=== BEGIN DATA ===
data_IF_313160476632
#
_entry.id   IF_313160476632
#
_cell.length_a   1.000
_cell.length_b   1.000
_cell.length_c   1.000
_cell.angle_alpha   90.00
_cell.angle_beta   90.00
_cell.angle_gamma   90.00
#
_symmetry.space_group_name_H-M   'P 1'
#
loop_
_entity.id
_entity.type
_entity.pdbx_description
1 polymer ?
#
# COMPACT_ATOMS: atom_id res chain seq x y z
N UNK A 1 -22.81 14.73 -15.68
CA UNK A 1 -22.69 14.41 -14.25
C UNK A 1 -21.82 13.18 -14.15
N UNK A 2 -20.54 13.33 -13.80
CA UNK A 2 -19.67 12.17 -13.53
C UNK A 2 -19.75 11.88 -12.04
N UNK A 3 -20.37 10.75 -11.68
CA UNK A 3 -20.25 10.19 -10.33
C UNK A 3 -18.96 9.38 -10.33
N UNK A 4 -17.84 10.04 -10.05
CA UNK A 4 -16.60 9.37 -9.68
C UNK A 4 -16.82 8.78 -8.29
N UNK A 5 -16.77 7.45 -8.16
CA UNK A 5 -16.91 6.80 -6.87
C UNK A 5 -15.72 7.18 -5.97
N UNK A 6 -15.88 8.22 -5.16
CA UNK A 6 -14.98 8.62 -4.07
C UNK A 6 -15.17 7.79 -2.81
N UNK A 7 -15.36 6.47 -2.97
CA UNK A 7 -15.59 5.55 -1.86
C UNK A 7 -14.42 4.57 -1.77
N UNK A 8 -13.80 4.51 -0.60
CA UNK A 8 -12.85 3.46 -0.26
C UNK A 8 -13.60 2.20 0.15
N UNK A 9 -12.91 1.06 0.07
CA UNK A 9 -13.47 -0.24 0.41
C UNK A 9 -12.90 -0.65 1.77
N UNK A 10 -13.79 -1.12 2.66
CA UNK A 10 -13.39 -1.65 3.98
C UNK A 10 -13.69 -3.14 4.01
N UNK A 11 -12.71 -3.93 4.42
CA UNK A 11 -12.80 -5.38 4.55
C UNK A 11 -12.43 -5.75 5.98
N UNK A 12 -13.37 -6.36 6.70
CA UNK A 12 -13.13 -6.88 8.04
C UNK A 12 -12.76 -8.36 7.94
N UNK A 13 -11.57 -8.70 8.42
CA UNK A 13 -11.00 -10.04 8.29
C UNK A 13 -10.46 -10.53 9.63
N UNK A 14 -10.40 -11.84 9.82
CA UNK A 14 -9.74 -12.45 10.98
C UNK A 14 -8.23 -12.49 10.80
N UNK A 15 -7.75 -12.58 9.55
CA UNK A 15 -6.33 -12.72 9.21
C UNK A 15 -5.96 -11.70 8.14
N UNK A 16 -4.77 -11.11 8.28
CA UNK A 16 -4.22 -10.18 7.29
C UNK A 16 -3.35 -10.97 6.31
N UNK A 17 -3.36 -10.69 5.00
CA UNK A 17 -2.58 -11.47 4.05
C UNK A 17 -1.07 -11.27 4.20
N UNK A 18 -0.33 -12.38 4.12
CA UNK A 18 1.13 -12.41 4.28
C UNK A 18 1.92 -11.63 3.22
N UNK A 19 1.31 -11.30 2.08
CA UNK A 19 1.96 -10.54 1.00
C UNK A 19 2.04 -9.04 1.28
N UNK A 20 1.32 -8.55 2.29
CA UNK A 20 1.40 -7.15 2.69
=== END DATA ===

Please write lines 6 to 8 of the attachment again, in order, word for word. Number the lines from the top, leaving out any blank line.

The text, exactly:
_cell.length_b   1.000
_cell.length_c   1.000
_cell.angle_alpha   90.00